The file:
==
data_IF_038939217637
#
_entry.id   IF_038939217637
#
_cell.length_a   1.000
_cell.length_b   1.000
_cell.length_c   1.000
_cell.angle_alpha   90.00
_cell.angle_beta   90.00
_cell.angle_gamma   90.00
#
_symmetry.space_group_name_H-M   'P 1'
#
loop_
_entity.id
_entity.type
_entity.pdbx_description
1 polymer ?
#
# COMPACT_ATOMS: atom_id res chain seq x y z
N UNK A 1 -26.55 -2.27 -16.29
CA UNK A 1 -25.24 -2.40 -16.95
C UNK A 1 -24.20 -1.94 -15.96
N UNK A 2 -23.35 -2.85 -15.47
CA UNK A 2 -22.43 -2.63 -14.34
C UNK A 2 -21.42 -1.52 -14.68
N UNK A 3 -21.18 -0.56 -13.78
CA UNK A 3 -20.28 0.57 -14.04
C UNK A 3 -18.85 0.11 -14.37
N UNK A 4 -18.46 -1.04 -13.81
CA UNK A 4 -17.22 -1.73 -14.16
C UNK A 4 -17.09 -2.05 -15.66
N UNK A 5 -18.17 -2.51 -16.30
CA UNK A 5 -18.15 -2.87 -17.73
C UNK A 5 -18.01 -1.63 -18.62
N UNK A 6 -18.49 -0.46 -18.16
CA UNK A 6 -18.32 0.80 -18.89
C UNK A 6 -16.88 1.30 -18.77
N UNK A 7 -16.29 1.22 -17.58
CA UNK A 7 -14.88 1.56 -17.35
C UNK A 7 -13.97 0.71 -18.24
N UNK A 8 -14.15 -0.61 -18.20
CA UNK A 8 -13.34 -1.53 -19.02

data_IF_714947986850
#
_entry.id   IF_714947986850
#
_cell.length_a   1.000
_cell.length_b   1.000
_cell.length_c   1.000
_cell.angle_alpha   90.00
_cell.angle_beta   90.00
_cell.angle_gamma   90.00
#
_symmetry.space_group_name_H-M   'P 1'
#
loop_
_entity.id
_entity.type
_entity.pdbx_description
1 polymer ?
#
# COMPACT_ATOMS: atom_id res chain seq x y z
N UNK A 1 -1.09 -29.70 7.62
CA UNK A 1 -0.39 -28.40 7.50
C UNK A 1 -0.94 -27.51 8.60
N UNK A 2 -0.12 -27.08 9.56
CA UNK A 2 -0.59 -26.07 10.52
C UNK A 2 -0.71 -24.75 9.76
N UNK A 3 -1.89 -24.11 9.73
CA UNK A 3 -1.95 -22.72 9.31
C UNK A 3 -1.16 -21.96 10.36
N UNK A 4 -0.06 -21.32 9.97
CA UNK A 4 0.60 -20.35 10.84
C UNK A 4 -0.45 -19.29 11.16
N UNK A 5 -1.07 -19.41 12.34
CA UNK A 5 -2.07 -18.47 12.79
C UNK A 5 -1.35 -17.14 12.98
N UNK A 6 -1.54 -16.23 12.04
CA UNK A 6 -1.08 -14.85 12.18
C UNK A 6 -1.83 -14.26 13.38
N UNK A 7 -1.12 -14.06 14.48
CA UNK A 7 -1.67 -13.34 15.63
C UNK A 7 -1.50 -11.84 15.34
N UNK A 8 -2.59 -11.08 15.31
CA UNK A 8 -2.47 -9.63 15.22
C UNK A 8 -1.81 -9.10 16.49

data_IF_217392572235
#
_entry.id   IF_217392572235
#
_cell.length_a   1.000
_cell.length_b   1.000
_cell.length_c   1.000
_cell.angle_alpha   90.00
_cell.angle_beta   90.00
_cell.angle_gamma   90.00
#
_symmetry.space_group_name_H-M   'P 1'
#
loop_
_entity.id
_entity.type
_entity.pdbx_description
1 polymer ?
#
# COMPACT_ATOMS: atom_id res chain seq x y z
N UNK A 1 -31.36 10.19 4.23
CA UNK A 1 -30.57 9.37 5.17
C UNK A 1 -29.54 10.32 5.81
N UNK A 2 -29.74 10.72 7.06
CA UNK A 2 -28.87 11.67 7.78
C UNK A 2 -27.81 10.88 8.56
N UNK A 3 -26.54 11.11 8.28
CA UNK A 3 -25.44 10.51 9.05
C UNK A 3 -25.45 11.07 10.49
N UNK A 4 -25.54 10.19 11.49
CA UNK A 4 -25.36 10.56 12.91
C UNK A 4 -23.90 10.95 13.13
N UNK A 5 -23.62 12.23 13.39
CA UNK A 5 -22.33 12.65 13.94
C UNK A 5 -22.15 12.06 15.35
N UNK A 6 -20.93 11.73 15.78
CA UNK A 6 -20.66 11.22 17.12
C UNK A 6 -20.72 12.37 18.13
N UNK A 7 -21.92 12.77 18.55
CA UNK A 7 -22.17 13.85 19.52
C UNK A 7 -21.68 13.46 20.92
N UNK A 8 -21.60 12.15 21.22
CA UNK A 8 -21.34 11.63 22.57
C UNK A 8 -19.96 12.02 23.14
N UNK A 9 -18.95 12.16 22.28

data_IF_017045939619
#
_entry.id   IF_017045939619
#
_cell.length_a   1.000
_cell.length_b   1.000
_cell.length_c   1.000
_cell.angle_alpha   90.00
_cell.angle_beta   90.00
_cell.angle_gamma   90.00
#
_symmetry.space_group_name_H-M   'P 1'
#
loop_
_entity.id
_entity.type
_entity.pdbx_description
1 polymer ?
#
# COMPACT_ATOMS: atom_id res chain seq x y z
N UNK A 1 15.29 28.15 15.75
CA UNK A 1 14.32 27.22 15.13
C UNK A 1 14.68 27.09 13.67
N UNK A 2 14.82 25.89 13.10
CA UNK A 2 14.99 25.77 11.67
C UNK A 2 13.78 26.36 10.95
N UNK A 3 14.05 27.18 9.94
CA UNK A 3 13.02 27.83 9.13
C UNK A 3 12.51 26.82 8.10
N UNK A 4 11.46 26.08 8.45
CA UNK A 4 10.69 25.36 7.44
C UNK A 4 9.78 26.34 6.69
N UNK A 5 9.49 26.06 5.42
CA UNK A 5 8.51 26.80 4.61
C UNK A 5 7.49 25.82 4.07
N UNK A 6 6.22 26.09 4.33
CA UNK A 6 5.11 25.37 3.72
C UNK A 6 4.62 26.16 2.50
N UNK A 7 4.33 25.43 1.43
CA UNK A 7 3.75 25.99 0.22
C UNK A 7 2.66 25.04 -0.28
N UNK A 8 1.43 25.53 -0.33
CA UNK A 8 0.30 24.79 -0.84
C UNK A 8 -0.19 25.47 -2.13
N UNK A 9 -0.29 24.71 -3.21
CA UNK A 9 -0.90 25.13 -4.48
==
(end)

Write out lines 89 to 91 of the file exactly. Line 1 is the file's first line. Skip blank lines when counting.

#
_entry.id   IF_217392572235
#